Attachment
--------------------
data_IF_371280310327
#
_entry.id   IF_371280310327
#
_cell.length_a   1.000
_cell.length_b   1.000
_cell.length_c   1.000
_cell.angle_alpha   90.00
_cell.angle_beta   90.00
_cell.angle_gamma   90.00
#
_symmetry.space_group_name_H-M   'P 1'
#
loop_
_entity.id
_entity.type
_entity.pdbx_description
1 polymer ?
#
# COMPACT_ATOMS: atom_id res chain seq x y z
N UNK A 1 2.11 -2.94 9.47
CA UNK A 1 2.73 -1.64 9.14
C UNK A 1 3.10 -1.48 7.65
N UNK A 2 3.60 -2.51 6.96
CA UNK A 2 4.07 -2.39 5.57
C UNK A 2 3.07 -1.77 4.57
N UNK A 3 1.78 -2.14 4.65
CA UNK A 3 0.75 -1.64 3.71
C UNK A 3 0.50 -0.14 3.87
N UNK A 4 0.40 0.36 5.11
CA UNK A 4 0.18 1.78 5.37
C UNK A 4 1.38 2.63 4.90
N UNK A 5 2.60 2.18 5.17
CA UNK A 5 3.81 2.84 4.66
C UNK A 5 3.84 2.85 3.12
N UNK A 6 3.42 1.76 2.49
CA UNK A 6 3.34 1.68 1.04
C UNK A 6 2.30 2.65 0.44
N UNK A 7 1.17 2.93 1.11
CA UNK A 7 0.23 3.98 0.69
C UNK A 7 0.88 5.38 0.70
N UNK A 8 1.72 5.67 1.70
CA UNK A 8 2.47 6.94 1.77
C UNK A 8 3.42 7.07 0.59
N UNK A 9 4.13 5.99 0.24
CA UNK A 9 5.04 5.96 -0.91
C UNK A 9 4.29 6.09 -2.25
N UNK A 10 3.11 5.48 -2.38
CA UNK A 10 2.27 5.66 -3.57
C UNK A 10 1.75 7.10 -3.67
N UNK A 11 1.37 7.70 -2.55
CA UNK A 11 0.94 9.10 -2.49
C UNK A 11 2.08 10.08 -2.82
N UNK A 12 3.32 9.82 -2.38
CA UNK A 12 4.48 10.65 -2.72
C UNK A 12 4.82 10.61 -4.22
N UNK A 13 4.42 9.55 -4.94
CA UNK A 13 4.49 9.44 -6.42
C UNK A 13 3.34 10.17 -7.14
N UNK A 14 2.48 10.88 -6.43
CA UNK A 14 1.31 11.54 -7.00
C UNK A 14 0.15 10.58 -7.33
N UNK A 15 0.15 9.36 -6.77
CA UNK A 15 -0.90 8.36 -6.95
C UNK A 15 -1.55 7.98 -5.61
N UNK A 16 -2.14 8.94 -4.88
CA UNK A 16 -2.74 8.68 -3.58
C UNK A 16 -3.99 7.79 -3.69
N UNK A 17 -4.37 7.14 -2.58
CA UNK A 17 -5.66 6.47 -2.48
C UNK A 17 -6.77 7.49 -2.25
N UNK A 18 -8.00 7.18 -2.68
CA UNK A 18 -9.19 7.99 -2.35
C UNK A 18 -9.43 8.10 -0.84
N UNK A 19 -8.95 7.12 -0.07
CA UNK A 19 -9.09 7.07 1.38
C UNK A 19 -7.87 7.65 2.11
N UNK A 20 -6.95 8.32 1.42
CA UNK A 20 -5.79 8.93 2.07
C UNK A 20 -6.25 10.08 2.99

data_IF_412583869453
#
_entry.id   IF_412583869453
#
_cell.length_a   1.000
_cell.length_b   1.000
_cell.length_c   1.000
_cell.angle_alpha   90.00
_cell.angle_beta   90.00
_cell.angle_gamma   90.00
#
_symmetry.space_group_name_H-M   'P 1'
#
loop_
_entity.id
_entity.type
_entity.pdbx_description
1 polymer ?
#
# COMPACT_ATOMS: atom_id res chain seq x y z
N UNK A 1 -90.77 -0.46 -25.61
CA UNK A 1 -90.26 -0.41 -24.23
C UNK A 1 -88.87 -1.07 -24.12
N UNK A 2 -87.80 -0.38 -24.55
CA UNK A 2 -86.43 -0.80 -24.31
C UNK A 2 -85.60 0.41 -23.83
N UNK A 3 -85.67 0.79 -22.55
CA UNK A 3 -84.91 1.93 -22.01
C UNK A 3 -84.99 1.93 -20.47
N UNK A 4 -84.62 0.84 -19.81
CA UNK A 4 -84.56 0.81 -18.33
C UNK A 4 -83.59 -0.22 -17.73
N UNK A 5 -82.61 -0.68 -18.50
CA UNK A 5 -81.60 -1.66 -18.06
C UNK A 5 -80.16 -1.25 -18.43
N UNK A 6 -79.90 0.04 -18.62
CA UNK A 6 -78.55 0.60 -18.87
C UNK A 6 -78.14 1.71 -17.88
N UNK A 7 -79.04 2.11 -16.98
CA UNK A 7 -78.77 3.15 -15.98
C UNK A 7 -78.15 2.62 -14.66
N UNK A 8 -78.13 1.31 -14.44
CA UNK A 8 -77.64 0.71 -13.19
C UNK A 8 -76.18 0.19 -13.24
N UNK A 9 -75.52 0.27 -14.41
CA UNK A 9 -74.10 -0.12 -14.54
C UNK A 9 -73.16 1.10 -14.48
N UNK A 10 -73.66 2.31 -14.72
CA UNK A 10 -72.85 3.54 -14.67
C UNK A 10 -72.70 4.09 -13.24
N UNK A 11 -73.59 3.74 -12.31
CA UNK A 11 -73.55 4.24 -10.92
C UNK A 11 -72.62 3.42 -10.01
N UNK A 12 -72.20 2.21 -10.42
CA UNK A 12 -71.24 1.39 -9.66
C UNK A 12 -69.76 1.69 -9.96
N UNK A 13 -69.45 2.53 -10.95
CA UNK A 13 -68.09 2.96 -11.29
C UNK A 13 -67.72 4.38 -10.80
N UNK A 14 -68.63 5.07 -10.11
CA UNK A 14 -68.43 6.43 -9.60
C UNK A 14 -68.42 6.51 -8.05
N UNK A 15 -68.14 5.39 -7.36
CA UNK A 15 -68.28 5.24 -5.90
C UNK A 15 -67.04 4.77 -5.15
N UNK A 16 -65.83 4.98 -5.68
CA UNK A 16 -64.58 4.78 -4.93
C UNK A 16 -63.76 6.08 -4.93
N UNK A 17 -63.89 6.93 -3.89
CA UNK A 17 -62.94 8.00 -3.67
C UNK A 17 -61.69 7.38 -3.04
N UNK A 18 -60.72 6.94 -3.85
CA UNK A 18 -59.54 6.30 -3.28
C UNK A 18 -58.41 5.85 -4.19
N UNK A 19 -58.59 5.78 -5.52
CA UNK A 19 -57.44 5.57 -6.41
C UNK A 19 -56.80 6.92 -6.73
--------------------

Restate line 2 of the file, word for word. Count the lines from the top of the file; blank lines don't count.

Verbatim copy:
#